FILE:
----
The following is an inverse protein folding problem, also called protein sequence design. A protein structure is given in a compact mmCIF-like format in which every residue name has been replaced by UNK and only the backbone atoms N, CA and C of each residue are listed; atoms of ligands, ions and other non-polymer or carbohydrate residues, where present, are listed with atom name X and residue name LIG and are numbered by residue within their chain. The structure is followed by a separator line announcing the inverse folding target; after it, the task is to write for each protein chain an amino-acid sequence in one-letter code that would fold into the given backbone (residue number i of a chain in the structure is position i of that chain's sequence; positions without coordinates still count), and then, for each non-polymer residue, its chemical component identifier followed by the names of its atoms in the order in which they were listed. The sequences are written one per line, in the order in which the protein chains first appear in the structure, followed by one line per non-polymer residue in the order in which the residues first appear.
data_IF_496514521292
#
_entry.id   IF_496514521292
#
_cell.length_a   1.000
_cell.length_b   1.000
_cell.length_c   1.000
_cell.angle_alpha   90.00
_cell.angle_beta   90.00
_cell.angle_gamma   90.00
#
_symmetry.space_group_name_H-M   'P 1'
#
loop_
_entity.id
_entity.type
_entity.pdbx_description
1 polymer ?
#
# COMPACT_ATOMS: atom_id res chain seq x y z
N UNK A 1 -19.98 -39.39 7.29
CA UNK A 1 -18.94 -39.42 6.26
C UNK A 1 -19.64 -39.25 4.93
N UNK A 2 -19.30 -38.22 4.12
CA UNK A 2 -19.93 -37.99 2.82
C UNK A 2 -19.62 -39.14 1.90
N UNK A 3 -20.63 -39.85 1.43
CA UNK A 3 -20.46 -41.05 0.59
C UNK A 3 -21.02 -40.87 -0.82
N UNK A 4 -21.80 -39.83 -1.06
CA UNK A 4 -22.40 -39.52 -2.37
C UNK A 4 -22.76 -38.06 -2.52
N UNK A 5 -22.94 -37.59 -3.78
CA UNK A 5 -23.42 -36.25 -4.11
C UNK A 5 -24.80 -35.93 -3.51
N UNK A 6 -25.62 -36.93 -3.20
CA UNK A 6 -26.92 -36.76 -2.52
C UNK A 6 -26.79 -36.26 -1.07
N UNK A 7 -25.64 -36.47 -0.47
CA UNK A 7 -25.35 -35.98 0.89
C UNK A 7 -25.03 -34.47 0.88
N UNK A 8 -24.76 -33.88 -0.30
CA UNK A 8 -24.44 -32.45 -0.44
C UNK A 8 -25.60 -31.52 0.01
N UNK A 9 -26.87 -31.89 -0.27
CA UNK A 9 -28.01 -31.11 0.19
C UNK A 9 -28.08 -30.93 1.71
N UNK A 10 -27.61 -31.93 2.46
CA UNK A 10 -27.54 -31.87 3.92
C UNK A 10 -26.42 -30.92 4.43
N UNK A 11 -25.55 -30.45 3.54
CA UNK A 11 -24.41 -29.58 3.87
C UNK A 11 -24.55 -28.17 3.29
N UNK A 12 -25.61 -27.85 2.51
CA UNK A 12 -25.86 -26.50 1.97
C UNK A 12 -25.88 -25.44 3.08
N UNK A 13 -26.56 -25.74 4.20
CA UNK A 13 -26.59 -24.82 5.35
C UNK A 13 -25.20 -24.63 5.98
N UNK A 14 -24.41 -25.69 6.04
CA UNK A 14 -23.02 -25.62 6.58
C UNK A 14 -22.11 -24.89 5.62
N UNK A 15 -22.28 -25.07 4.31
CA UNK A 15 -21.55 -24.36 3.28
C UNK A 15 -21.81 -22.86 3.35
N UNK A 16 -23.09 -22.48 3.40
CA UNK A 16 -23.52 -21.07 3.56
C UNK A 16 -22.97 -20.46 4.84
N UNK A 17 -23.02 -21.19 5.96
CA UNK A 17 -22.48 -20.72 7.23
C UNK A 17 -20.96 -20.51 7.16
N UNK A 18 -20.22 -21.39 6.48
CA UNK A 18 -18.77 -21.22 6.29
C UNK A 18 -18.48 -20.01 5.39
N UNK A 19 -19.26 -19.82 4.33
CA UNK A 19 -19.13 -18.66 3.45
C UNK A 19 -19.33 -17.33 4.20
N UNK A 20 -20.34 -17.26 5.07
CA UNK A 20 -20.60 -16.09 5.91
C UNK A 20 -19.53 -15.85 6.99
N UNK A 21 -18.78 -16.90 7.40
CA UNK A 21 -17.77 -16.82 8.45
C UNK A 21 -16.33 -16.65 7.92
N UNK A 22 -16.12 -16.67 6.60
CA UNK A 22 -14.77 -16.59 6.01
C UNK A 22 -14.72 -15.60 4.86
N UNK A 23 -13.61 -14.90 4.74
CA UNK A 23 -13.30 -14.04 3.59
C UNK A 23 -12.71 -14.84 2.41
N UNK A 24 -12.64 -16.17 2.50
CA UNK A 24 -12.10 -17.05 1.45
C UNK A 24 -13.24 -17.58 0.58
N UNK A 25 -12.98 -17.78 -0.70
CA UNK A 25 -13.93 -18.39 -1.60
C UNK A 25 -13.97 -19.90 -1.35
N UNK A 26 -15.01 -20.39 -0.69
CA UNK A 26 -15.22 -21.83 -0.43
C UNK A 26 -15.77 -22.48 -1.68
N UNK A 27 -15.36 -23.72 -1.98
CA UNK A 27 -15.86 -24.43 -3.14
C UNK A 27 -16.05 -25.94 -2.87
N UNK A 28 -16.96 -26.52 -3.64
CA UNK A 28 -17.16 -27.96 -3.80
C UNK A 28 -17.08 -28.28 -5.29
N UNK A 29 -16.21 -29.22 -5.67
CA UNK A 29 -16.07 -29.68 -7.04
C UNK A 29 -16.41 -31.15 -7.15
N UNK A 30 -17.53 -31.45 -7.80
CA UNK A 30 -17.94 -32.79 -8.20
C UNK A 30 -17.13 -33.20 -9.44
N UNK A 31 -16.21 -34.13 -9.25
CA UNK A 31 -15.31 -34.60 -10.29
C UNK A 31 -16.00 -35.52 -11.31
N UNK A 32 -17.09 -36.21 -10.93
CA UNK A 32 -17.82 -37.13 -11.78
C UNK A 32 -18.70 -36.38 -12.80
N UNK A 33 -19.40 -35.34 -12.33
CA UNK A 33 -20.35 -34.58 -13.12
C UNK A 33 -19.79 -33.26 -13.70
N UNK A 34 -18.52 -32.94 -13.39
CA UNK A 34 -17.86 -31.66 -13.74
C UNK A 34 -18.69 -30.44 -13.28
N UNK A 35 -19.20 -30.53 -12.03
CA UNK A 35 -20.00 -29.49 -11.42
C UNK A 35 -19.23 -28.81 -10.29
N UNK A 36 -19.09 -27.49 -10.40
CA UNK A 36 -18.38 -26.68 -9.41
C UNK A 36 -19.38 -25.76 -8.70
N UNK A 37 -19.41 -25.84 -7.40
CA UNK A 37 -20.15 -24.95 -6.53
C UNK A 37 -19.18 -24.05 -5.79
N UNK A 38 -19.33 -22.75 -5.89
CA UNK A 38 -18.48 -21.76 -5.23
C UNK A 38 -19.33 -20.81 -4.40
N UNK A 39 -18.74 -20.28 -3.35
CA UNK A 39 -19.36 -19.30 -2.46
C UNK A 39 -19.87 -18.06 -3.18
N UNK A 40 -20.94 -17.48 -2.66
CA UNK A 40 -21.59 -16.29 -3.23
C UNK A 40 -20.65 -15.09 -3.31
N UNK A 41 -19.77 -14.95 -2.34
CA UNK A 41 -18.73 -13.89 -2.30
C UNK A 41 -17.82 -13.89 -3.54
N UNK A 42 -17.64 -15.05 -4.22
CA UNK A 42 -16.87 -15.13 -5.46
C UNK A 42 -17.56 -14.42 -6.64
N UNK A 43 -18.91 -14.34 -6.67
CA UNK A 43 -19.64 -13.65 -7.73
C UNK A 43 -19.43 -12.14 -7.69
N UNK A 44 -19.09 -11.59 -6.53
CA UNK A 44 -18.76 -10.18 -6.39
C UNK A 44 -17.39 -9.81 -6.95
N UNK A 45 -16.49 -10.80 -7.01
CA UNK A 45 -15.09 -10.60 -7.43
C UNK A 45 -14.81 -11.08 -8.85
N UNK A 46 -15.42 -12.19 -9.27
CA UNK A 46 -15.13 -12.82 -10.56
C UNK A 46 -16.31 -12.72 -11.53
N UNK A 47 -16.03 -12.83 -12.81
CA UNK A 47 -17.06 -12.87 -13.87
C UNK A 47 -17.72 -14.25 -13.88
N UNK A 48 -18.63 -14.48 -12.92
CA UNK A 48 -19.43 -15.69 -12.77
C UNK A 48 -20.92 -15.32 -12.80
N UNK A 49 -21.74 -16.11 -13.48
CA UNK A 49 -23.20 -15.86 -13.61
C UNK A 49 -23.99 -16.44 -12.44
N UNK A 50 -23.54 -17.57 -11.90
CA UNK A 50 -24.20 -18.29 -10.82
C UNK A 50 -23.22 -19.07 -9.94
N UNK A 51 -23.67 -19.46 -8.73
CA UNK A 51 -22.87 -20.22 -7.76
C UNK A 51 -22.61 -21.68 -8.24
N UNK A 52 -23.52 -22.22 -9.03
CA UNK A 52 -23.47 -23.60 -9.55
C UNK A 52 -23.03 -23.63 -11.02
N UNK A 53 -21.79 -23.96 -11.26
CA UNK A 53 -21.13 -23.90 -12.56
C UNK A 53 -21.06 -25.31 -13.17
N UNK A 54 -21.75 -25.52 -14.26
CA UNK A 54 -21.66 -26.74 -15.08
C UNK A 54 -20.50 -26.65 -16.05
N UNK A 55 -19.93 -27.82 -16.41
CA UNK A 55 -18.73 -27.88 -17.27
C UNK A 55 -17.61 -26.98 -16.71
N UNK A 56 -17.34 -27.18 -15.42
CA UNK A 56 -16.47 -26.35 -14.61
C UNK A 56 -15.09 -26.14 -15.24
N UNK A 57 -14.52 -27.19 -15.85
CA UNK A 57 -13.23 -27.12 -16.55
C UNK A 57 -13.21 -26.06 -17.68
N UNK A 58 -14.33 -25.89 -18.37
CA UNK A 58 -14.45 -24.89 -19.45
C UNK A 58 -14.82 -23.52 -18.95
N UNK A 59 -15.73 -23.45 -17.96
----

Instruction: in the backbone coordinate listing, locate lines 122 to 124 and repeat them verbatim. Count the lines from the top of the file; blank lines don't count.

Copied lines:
CA UNK A 34 -17.86 -31.66 -13.74
C UNK A 34 -18.69 -30.44 -13.28
N UNK A 35 -19.20 -30.53 -12.03